By Bart Jansen, USA TODAY
TOKYO - Boeing executives outlined plans Friday to get passengers back aboard 787 Dreamliners within weeks, after testing a new design of the innovative plane's lithium-ion battery.
The Federal Aviation Administration approved test flights and other certification testing for the redesigned batteries Tuesday, after failures aboard two planes. In the briefing in Tokyo, Boeing executives acknowledged not finding the reason for the two failures, but said the remedies would prevent any future battery fires.
"We may never get to the single root cause," said Mike Sinnett, chief project engineer for the 787. "We have made significant improvements across the board."
Ray Conner, CEO of Boeing Commercial Airplanes, said airlines that already have the first 49 planes would receive the first redesigned batteries, and then production models in Everett, Wash., would receive them.
"We would anticipate it would be weeks, but it may be longer," Conner said, depending on FAA review of the company's testing.
FAA Administrator Michael Huerta has said there is no timetable for completing the testing or certifying the plane for passenger flights.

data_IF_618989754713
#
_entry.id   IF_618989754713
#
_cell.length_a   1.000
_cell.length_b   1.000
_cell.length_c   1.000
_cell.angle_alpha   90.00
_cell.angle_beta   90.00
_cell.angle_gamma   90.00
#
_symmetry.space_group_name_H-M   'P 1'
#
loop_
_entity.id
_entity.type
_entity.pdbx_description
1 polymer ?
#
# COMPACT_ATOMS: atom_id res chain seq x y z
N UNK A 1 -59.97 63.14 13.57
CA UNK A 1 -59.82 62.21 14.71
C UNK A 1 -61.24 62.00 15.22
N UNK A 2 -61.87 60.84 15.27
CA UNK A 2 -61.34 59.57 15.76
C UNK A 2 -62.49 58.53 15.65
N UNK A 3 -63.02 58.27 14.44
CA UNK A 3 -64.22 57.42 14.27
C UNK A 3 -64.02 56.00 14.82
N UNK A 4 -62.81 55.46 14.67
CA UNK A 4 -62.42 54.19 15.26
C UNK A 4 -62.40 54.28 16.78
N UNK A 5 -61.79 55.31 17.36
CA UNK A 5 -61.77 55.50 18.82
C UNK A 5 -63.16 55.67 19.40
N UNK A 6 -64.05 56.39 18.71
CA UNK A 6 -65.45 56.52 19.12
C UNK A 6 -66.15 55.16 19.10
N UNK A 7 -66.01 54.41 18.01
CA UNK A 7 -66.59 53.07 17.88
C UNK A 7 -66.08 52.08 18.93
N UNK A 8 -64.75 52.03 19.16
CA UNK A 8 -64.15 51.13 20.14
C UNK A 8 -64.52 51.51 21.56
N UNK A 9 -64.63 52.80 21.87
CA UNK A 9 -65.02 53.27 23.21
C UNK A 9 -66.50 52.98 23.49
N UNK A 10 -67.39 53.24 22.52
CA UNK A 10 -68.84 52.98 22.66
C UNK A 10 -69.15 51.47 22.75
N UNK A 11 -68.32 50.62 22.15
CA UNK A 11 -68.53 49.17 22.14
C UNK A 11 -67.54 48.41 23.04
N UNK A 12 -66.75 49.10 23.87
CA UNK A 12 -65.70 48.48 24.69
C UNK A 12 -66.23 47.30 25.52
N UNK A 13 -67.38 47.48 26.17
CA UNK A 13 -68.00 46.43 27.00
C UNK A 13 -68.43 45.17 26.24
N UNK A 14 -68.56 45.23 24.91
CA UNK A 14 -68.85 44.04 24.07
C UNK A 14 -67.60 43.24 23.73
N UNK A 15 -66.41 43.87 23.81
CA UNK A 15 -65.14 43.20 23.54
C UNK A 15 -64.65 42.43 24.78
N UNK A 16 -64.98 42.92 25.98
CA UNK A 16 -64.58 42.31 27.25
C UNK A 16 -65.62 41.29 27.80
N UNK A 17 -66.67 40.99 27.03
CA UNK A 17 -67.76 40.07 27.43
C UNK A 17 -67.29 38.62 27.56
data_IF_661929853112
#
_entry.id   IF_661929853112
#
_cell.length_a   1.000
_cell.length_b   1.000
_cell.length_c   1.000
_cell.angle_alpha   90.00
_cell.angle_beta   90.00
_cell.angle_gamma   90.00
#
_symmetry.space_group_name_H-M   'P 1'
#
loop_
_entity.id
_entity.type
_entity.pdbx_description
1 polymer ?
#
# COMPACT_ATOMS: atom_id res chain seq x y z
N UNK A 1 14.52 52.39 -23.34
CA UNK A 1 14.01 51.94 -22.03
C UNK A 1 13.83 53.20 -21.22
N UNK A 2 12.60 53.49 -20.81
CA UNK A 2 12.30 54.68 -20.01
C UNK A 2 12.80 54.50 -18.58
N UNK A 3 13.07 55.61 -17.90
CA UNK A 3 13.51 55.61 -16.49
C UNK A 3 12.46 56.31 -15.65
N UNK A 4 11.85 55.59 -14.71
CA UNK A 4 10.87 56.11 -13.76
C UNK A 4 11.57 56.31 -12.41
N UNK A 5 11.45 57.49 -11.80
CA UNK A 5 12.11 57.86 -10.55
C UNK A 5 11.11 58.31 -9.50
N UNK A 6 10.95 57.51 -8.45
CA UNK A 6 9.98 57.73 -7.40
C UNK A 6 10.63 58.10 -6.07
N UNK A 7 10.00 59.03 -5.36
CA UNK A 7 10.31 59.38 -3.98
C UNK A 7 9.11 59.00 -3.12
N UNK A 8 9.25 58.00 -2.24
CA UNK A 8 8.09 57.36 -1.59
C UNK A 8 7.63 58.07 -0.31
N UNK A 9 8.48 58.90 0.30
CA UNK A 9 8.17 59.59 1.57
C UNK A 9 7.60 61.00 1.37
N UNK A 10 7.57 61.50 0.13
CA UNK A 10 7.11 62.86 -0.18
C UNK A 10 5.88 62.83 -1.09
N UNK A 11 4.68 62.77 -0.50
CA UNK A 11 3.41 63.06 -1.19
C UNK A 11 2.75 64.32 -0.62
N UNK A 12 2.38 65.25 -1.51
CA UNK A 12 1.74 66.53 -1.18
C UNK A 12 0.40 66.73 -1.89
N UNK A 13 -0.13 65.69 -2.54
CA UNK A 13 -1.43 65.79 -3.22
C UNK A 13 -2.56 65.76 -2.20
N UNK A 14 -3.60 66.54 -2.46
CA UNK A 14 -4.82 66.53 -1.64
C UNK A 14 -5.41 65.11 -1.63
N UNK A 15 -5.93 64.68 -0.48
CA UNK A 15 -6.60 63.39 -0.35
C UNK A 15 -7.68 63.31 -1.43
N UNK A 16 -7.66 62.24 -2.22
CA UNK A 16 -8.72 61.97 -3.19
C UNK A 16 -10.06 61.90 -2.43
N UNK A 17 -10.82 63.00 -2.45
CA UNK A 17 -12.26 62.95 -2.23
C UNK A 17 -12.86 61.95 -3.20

Asked whether he would fly on the plane again, Conner said he would be on the first passenger flight.
"My answer is simple: absolutely," Conner said. "I would gladly have my family -- my wife and my children -- flying this airplane.
Conner said the briefing was held in Japan because the largest customers are there and more than one-third of the plane's parts are manufactured there. He apologized to Japan, airlines and passengers for the battery failures.
"We certainly do apologize for that," Conner said. "This is very disturbing for us."
The FAA and other safety regulators grounded the worldwide fleet on Jan. 16, when an All Nippon Airways flight made an emergency landing in Japan because of the smell of a smoldering battery. On Jan. 7, a Japan Airlines plane parked in Boston caught fire.
The National Transportation Safety Board said three-inch flames sprouted from the Boston battery. But Sinnett said there was no fire in the ANA plane and there was no flame within the battery box - only once the box had been breached.
Sinnett said engineers who spent more than 200,000 hours studying the battery failures tracked down 80 possible problems. After lumping them into four categories, Sinnett said engineers developed solutions for every possible cause.
Plans call for insulating each of the battery's eight cells, tightening the range of voltage the battery receives from the charger and installing a fireproof shell with a venting system to send electrolytes and smoke overboard if there is another battery failure. The shell and venting are intended to starve the battery of oxygen so even if there is a failure, it won't result in a fire, Sinnett said.
Asked if there could be an 81st or 84th problem that engineers haven't foreseen, Sinnett said the fireproof shell and venting would deal with it so that the plane could land safely.
"I am very, very confident that we won't have a fire as a result," Sinnett said.